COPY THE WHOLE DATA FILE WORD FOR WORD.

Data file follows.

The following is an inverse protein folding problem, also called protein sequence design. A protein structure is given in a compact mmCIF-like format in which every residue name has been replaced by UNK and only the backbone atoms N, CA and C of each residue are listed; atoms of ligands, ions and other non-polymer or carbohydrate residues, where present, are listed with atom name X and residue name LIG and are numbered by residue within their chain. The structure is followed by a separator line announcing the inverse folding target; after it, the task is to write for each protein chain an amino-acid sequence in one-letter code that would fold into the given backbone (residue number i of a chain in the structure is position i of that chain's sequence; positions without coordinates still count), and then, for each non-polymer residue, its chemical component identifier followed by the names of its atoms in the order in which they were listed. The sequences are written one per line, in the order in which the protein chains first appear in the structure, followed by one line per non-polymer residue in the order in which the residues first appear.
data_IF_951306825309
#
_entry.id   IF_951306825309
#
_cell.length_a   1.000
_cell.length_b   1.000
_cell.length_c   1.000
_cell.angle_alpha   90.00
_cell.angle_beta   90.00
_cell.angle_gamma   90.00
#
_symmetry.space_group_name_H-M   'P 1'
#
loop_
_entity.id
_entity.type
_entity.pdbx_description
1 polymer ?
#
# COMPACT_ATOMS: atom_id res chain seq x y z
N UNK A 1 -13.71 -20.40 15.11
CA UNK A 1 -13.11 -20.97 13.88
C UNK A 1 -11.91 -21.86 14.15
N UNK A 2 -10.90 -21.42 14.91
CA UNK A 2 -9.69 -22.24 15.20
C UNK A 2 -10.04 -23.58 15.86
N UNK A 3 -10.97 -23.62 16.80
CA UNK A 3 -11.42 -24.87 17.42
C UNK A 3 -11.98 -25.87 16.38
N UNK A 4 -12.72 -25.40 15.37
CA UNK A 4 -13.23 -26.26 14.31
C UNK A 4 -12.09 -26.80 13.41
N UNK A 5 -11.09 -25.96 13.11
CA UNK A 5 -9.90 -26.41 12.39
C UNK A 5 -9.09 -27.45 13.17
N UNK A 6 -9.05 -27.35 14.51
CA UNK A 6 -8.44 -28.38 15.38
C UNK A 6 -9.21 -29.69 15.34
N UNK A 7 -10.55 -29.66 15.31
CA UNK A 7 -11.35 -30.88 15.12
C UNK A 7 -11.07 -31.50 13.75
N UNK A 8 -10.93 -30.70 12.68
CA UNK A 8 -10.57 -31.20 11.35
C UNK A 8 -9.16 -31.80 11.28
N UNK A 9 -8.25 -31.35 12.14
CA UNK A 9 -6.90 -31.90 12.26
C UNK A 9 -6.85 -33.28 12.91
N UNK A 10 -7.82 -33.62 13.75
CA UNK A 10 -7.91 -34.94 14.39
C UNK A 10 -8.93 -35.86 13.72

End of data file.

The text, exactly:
The following is an inverse protein folding problem, also called protein sequence design. A protein structure is given in a compact mmCIF-like format in which every residue name has been replaced by UNK and only the backbone atoms N, CA and C of each residue are listed; atoms of ligands, ions and other non-polymer or carbohydrate residues, where present, are listed with atom name X and residue name LIG and are numbered by residue within their chain. The structure is followed by a separator line announcing the inverse folding target; after it, the task is to write for each protein chain an amino-acid sequence in one-letter code that would fold into the given backbone (residue number i of a chain in the structure is position i of that chain's sequence; positions without coordinates still count), and then, for each non-polymer residue, its chemical component identifier followed by the names of its atoms in the order in which they were listed. The sequences are written one per line, in the order in which the protein chains first appear in the structure, followed by one line per non-polymer residue in the order in which the residues first appear.
data_IF_951306825309
#
_entry.id   IF_951306825309
#
_cell.length_a   1.000
_cell.length_b   1.000
_cell.length_c   1.000
_cell.angle_alpha   90.00
_cell.angle_beta   90.00
_cell.angle_gamma   90.00
#
_symmetry.space_group_name_H-M   'P 1'
#
loop_
_entity.id
_entity.type
_entity.pdbx_description
1 polymer ?
#
# COMPACT_ATOMS: atom_id res chain seq x y z
N UNK A 1 -13.71 -20.40 15.11
CA UNK A 1 -13.11 -20.97 13.88
C UNK A 1 -11.91 -21.86 14.15
N UNK A 2 -10.90 -21.42 14.91
CA UNK A 2 -9.69 -22.24 15.20
C UNK A 2 -10.04 -23.58 15.86
N UNK A 3 -10.97 -23.62 16.80
CA UNK A 3 -11.42 -24.87 17.42
C UNK A 3 -11.98 -25.87 16.38
N UNK A 4 -12.72 -25.40 15.37
CA UNK A 4 -13.23 -26.26 14.31
C UNK A 4 -12.09 -26.80 13.41
N UNK A 5 -11.09 -25.96 13.11
CA UNK A 5 -9.90 -26.41 12.39
C UNK A 5 -9.09 -27.45 13.17
N UNK A 6 -9.05 -27.35 14.51
CA UNK A 6 -8.44 -28.38 15.38
C UNK A 6 -9.21 -29.69 15.34
N UNK A 7 -10.55 -29.66 15.31
CA UNK A 7 -11.35 -30.88 15.12
C UNK A 7 -11.07 -31.50 13.75
N UNK A 8 -10.93 -30.70 12.68
CA UNK A 8 -10.57 -31.20 11.35
C UNK A 8 -9.16 -31.80 11.28
N UNK A 9 -8.25 -31.35 12.14
CA UNK A 9 -6.90 -31.90 12.26
C UNK A 9 -6.85 -33.28 12.91
N UNK A 10 -7.82 -33.62 13.75
CA UNK A 10 -7.91 -34.94 14.39
C UNK A 10 -8.93 -35.86 13.72